Eventually we found a building where some young men were hammering copper and bronze into bowls. They told us that one of them could guide us back to the city and asked us if there was anything we would like to buy. They told us that they mostly traded directly with other people, but also traded with other creatures across the desert. Mridék traded some cloth for two goblets. The metalsmith said that only one goblet contained his essence and the other did not. The metalsmith explained that they created goblets that matched one’s soul. Some of the items they created had their own “spirit soul”; that they contained the essences that were attuned to the soul of a living being. Mridék asked them about the wax figures we’d seen. The smith explained that wax, metal, or other media could be used to make an object to contain a spirit soul for anyone and that by injuring or destroying the object, the act could cause pain or death to the person attuned to it. Mridék also asked about the Gemél demon. We were told that they came from the desert and that some people go with the Gemél voluntarily. The Gemél are not part of their religion, but are individual spirits. The goddess protects her worshippers from those demons. The smiths themselves often made copper bowls while looking at a Gemél, and by so doing, would incorporate its spirit soul into the bowl. By that means the Gemél could be controlled or destroyed. He pointed outside where we could see various copper and bronze pots outside doorways. He explained that those were wards set out to protect the residents from a Gemél and other hostile spirits. He explained that it was foolhardy to stay in the old city without wards like those. Foreigners like Vakúlaz are not harmed here, but they may harm themselves by coming here.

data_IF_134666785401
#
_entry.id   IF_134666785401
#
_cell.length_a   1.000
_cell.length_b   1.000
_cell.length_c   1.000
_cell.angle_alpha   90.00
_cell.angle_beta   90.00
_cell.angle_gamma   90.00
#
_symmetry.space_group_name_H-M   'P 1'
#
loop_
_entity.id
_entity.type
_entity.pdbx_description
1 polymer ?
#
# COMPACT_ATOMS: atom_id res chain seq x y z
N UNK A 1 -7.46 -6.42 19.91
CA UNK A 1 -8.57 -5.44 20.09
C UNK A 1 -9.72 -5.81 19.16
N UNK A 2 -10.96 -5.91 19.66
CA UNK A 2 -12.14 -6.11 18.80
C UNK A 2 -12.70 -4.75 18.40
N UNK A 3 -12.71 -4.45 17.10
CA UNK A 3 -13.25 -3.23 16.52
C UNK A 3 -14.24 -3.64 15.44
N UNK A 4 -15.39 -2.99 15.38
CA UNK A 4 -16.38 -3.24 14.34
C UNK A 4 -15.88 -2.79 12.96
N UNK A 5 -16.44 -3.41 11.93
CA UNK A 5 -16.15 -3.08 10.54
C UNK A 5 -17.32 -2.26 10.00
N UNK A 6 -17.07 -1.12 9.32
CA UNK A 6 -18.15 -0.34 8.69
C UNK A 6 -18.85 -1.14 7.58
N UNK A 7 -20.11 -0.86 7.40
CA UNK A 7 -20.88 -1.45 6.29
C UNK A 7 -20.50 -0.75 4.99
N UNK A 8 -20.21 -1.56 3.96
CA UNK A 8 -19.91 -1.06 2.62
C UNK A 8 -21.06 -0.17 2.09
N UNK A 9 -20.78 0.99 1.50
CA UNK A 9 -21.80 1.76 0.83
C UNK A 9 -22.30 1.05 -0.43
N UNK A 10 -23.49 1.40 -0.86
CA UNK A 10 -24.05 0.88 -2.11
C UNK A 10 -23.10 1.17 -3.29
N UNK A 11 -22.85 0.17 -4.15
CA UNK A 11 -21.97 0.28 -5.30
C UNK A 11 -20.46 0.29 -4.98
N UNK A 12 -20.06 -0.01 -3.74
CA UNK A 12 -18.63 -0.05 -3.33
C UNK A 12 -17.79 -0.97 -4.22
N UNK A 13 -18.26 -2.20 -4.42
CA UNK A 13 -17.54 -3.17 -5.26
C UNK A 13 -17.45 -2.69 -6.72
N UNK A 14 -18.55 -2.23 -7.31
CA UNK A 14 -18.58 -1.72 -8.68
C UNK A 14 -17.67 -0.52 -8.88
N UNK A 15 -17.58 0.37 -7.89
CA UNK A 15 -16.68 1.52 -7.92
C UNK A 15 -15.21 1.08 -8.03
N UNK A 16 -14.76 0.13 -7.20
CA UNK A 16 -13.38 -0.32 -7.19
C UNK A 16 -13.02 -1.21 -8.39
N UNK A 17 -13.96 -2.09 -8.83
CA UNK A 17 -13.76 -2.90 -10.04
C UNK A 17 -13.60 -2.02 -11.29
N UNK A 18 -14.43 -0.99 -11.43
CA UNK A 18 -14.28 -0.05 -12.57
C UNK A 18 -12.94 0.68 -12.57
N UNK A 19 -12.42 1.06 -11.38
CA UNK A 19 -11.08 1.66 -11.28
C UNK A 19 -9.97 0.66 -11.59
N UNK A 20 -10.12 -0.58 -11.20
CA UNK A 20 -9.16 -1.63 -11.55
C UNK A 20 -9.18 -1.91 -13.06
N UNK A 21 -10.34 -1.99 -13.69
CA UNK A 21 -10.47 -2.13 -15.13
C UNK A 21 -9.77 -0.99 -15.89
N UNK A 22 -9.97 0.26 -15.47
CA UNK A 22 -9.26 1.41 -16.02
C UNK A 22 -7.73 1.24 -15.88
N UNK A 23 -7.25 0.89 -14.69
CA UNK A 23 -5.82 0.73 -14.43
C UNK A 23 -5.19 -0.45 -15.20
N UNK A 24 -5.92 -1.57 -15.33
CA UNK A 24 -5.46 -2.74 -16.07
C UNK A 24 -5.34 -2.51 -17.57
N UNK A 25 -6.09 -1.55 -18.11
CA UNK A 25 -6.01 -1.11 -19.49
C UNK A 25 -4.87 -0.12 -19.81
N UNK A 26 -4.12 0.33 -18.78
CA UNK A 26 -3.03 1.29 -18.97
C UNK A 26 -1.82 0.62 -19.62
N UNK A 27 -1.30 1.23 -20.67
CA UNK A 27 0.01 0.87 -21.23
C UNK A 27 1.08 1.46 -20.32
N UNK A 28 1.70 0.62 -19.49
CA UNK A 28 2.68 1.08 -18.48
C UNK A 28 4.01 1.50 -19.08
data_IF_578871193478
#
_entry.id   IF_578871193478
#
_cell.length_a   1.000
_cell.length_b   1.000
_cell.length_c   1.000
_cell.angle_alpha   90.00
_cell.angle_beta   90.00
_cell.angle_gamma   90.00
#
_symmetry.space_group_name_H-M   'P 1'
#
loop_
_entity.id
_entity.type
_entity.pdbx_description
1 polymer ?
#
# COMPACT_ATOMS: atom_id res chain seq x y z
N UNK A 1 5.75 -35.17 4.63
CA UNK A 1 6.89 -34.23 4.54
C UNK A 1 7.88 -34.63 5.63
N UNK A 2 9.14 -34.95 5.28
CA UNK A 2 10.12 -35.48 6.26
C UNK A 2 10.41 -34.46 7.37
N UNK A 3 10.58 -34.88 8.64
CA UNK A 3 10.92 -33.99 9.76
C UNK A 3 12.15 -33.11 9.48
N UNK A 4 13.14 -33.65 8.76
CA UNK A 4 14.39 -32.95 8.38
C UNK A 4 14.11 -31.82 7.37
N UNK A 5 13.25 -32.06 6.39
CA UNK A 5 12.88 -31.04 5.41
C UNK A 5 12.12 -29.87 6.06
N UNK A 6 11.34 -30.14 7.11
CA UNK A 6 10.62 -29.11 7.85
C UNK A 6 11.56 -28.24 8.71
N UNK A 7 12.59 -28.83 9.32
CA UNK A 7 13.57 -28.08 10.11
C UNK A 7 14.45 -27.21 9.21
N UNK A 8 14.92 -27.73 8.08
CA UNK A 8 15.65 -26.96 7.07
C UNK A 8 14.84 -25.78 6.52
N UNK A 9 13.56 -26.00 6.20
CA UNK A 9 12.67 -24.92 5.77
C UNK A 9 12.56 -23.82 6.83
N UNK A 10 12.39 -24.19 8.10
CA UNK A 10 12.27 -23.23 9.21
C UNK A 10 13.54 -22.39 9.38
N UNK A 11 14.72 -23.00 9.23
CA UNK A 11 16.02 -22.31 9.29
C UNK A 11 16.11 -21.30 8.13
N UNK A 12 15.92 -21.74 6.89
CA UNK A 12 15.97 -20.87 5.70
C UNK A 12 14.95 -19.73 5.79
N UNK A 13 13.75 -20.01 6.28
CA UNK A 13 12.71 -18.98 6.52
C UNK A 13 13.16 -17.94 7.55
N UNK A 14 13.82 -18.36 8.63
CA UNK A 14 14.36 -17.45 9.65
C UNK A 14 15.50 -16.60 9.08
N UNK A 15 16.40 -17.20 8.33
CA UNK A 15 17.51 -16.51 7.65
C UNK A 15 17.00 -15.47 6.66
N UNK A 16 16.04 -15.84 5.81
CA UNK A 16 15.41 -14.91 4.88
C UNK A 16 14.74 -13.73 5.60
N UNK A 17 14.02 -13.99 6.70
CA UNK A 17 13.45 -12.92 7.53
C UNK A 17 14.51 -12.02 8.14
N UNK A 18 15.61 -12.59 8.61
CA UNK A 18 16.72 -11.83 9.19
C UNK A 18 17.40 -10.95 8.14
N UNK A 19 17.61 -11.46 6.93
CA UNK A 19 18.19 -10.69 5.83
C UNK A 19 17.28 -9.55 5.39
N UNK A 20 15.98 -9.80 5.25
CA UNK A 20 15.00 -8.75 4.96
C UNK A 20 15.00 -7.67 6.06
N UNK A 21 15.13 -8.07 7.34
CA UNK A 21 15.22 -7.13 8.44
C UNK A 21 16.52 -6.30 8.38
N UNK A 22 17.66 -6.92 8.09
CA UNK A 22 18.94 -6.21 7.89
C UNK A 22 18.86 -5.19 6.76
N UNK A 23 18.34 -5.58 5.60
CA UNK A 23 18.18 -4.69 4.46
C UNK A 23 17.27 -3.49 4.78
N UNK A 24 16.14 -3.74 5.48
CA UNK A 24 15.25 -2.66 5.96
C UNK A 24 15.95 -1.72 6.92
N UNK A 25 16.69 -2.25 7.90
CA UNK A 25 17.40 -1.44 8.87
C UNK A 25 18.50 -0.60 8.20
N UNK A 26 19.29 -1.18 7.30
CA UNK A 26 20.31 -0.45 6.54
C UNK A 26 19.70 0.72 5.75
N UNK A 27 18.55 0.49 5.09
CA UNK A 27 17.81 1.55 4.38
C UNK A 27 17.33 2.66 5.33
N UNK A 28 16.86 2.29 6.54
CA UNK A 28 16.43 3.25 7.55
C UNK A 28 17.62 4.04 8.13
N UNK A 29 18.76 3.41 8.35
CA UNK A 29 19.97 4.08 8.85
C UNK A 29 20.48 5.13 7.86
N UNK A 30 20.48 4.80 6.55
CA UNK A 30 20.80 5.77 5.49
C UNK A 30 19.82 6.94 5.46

By now it was the heat of the day and they offered to let us stay there until the day was cooler. I was anxious and all the talk about demons and the manufacture of spirit soul bowls made me nervous. The commander felt assured that no harm would come to us, so we were led to a cool inner room and were given cool water and wine to drink. Mridék amused himself by trying to bang the Shén with a goblet hard enough to get a reaction, but the stoic Shén never flinched. I wondered if we were being watched from some secret place while our spirit souls were quickly being hammered into bowls and pots.
After a while we were led back to the city and returned to the ship. There was no sign of Vakúlaz.
This is the end of the story as I have written it down. As I recall, in the game we all entered a nexus point either that day, or the day after. It was Phil’s way of ending an adventure without killing off the characters but it did leave the story open ended. For me it was often frustrating because I wanted more of Tékumel Prime, and often we would wander the planes rather aimlessly until Phil put us where he felt we should be, or just started another adventure.
As for Tékumel, Phil was always cagey about giving us too much information. He wanted the mystery to be there for us, and wanted to hold on to secrets to use for later adventures. Over the many years we gamed with him, Phil was amazingly consistent in the details of Tékumel. He never had notes except for a couple of small tattered pieces of paper with calendars that were obscured by decades of pencil marks all over them. He would mark significant events on these and could somehow decipher the various pencil scratchings. When I looked at them I couldn’t make head or tail of what was written on them, but every evening he would make a note of the date we started and any significant events during the game. The only other notes were contained in a few boxes of 3×5 index cards. Each card had the name and details of a character, either a player, or an NPC. We all had cards for our characters that went back into the box at the end of each game. No cards were allowed to leave the basement. That way he could keep an archive of every known person on Tékumel.
But, as I said, the story ends here. I enjoyed recalling those evenings in the basement. I hope that you all have enjoyed it and that you found some useful bits for your own games. If there are any details I left out, then perhaps one of the other Thursday Night players will be able to fill in gaps or provide more information about what came after this.
I will continue to hunt around through my notes and see what other adventures I can put up here.